MU Department of Statistics receives record grant
The grant came from the National Science Foundation and is intended to develop new models that will assist the government in population tracking
Oct. 21, 2011
The department of statistics has received a $2.85 million grant from the National Science Foundation and the United States Census Bureau to develop new models that will aid the U.S. Census Department in analyzing and tracking populations.
MU is part of the NSF-Census Research Network, which includes eight nodes. MU is one of these nodes in conjunction with The Ohio State University. MU applied for the grant after the NSF put out a "limited submission opportunity" for universities last November, associate professor of statistics Scott Holan said. He said the NSF and the Census Bureau then chose the proposals they felt were most likely to succeed.
The grant, which is the largest in the department's history, will utilize data collected from the American Community Survey, a continuous survey that regularly gathers information that was once only included in the decennial census long-form.
"It's an extremely important survey, since it replaces the decennial census long-form and provides a continuous data stream of timely, relevant information on our communities," Holan said.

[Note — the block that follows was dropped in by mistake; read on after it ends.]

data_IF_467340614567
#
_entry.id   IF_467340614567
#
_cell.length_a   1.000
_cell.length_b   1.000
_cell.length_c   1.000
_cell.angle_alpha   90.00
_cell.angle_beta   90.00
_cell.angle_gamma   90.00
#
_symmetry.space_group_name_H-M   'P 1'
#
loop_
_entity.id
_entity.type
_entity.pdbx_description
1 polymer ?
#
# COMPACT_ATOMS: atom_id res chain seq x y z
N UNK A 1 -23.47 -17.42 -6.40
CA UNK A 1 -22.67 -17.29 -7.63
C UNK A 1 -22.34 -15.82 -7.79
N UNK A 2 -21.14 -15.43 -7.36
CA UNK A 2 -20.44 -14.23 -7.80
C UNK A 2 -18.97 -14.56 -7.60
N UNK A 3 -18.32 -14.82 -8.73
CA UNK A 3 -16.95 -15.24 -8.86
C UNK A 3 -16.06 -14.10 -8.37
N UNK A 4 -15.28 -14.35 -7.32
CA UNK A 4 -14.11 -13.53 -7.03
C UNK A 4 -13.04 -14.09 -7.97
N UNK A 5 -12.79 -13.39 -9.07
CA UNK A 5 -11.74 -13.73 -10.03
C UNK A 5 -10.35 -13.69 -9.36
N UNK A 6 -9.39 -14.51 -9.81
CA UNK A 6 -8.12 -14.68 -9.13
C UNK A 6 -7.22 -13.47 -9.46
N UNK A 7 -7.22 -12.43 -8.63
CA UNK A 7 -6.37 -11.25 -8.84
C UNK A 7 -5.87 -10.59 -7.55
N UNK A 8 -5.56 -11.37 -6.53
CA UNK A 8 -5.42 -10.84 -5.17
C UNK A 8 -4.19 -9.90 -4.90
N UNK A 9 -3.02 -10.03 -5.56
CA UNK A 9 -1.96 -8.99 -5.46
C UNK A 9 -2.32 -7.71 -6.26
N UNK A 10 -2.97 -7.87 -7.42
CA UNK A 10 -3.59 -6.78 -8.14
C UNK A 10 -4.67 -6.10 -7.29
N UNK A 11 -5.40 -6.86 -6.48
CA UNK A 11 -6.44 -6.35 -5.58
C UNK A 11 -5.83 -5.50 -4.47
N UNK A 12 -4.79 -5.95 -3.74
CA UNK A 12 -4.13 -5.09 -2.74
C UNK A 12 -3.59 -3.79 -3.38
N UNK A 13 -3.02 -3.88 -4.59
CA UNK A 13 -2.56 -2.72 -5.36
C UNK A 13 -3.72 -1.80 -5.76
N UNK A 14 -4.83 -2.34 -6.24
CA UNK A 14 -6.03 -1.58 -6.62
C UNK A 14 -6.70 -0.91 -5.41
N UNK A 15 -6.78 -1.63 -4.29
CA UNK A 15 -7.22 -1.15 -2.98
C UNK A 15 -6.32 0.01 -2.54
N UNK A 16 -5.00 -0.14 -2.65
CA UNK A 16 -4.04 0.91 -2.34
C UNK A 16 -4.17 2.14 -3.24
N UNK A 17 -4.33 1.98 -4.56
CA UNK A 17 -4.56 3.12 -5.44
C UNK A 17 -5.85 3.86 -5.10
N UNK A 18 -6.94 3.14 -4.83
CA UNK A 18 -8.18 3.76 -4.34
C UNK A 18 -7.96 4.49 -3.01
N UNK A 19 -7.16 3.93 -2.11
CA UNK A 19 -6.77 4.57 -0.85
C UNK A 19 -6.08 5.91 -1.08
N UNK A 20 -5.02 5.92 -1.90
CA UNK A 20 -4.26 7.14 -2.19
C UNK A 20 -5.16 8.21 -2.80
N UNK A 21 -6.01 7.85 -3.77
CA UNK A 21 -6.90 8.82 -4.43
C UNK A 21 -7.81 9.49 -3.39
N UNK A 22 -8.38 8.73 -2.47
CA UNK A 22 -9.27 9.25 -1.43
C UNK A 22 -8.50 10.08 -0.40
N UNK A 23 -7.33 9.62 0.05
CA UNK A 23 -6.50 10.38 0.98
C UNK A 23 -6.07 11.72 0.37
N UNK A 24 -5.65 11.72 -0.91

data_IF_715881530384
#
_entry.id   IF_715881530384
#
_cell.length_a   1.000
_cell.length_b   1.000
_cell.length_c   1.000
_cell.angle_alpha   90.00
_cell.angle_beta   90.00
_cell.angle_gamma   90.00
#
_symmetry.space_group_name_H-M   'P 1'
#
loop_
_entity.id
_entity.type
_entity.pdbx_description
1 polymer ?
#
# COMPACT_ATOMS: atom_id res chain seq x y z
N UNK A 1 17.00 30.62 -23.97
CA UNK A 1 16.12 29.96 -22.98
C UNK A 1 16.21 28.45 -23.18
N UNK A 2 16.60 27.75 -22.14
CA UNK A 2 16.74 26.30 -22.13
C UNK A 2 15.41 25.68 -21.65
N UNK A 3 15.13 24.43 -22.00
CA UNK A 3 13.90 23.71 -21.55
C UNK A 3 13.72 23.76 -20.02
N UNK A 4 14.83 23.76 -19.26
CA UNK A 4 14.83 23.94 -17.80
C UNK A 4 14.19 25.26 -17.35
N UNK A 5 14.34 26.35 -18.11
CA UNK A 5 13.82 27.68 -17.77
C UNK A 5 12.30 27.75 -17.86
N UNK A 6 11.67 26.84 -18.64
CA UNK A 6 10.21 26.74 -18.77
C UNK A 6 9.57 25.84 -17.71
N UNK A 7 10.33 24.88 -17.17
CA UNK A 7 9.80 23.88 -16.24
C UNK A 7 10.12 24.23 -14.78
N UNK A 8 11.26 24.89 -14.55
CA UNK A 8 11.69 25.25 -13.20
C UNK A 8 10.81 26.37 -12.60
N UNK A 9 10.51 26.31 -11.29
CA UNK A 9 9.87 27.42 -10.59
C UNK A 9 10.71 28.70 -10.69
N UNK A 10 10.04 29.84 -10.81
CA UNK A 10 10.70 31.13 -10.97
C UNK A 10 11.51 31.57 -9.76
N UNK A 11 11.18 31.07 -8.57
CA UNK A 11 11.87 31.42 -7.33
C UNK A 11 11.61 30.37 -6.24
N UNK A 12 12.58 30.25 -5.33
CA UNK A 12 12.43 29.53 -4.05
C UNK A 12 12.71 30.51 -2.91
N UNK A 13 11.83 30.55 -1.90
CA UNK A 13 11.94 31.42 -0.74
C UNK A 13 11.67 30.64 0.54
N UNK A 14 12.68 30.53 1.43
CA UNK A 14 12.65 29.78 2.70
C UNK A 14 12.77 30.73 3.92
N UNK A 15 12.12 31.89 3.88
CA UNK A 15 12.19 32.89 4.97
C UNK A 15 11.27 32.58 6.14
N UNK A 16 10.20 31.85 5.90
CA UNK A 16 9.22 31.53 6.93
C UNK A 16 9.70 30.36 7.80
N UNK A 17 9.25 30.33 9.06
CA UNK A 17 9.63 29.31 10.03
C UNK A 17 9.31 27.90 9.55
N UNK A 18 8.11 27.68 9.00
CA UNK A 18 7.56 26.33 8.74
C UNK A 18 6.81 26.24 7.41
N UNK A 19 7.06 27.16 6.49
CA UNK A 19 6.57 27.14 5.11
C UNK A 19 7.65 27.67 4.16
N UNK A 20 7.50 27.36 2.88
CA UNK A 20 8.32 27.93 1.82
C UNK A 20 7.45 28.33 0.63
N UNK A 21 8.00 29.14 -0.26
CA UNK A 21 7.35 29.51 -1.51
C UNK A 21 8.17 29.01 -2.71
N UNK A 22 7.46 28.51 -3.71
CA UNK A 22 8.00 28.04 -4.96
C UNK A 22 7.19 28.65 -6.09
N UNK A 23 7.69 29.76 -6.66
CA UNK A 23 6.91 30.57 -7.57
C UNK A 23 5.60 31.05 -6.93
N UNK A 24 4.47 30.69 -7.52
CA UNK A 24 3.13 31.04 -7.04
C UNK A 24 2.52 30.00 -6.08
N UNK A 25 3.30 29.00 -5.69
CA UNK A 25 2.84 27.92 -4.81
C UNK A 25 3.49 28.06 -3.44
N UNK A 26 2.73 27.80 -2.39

Holan, along with statistics professor Chris Wikle, is managing the grant.
Part of the grant's focus is on developing spatio-temporal models, which emphasize relationships over space and time. Holan said these models will potentially improve on estimates coming from the American Community Survey.
Holan has previous experience working with the Census Bureau.
"I have worked with Census data, and data from other federal statistical agencies, mainly to develop methodology in the areas of data confidentiality, combining data from multiple surveys and time series methodology," he said.
The models developed by Holan and Wikle could affect funding for federal programs.
"Other end-users use this information from the American Community Survey for things like No Child Left Behind and school lunch programs," Holan said. "(It) helps decide where $400 billion worth of services and resources are going to be allocated."
Another component of the grant involves education. Because of the grant, the statistics department will be able to support paid research positions for three undergraduate students, three graduate students and one post-doctoral student yearly over a period of five years.
Holan said there will be a variety of opportunities for undergraduate students, for example. Some of those opportunities include aspects of data preparation, exploratory data analysis, running basic models, programming and maintaining the node's webpage.
"You could have anywhere from 10 to 15 undergraduates, four to six graduate students and a couple of post-docs (in the five-year span)," Holan said. "There will be a lot of people involved."
Throughout the next five years, Holan and Wikle will provide feedback to the NSF through required annual reports. In addition, Holan said he expects several peer-reviewed publications, presentations and research reports as part of the Census Bureau's research report series.